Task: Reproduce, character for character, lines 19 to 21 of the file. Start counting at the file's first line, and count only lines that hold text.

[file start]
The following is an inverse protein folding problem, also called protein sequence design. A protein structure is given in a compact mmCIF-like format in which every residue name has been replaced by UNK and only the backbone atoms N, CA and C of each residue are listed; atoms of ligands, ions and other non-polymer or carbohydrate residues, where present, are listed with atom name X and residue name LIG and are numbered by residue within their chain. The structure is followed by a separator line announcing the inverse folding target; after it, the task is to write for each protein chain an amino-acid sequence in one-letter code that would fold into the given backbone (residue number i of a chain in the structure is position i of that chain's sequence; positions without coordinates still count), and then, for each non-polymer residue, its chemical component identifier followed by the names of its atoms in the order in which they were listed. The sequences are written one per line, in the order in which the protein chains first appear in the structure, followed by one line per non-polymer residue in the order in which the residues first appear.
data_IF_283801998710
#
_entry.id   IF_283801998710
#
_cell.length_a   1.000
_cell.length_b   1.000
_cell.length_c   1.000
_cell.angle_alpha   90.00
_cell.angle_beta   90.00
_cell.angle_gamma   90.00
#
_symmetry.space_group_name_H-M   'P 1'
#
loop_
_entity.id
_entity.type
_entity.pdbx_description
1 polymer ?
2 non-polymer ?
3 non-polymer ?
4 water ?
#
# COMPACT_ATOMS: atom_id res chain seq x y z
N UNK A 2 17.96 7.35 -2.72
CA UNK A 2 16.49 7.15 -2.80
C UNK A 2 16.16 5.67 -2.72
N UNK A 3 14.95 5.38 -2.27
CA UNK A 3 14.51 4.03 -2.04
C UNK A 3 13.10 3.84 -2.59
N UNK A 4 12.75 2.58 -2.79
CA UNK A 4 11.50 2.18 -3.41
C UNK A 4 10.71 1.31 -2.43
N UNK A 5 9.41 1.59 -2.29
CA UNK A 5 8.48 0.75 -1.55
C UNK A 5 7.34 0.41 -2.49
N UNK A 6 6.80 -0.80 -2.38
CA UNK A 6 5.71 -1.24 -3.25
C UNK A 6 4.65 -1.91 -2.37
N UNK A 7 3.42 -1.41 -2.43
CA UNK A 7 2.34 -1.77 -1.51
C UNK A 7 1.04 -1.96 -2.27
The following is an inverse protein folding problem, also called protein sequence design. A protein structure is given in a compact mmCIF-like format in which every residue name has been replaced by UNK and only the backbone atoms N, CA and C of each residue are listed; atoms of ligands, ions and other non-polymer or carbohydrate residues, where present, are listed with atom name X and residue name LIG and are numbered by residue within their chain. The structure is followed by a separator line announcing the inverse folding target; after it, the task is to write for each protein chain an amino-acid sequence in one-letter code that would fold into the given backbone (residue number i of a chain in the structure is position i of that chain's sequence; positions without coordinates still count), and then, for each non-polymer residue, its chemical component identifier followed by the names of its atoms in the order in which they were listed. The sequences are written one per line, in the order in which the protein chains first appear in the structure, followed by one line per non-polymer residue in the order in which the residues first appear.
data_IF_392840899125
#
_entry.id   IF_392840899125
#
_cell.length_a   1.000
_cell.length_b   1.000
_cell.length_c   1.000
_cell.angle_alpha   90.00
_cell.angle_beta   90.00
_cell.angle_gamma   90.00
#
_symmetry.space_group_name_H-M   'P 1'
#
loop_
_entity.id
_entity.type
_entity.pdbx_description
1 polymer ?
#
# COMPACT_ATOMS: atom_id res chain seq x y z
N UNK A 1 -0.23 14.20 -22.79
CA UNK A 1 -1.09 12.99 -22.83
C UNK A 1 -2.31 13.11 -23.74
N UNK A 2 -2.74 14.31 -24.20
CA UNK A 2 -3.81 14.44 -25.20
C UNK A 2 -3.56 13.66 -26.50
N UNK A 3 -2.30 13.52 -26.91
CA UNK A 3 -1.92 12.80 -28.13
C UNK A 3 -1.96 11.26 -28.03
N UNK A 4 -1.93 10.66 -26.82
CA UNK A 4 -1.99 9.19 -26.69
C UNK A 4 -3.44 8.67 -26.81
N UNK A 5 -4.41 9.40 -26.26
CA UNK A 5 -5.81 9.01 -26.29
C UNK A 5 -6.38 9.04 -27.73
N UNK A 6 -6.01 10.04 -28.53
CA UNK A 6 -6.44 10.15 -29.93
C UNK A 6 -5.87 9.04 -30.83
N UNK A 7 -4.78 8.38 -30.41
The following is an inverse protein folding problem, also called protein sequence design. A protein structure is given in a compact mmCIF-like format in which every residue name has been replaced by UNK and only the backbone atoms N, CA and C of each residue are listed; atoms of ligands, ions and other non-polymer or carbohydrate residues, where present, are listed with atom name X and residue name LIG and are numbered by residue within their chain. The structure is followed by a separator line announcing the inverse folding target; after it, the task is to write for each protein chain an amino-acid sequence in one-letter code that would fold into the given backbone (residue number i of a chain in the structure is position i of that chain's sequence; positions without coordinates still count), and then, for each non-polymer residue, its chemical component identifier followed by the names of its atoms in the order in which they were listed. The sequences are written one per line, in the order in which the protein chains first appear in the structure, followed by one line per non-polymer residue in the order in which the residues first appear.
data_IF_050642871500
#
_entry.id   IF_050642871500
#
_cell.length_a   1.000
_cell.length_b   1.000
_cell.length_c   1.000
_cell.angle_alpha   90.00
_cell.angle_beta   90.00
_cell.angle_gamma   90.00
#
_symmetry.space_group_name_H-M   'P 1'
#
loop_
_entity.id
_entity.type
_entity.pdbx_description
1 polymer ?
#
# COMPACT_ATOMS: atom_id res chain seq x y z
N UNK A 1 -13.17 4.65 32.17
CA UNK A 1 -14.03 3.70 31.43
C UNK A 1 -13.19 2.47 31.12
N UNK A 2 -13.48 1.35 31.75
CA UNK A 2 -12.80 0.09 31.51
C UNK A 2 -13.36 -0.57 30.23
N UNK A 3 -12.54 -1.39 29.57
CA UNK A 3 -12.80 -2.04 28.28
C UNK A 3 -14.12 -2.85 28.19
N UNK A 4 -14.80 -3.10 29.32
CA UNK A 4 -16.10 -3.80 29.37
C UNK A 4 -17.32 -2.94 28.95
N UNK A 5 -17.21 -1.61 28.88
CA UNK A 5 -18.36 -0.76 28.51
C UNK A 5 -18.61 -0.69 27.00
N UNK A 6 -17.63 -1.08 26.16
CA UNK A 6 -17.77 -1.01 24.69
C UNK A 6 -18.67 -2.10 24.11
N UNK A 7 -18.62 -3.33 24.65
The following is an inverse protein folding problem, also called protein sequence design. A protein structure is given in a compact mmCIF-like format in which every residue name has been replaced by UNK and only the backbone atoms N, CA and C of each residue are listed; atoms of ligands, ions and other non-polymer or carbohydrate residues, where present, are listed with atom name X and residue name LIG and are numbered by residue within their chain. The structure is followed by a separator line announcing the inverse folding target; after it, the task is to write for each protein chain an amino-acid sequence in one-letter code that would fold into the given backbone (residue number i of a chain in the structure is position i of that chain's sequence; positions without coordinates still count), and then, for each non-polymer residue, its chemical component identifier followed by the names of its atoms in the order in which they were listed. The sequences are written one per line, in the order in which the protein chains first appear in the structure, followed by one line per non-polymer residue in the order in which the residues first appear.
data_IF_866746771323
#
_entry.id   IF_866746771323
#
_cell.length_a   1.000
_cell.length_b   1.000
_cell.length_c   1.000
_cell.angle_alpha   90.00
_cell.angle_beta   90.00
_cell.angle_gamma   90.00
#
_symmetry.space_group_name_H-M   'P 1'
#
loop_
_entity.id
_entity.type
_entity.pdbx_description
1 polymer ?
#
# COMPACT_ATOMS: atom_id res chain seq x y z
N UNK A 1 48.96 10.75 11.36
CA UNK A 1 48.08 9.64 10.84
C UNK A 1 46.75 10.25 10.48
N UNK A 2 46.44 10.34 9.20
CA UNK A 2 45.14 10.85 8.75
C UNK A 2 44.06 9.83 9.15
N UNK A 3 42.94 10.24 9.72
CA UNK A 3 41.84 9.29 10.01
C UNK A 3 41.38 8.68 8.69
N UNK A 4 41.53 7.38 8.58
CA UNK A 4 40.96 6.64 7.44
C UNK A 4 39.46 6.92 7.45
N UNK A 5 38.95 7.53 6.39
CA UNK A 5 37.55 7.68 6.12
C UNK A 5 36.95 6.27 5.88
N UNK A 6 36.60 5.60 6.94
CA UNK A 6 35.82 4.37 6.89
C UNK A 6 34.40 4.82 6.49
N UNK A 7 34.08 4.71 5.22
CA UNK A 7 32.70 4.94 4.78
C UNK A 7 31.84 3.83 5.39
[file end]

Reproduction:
1 polymer ?
2 non-polymer ?
3 non-polymer ?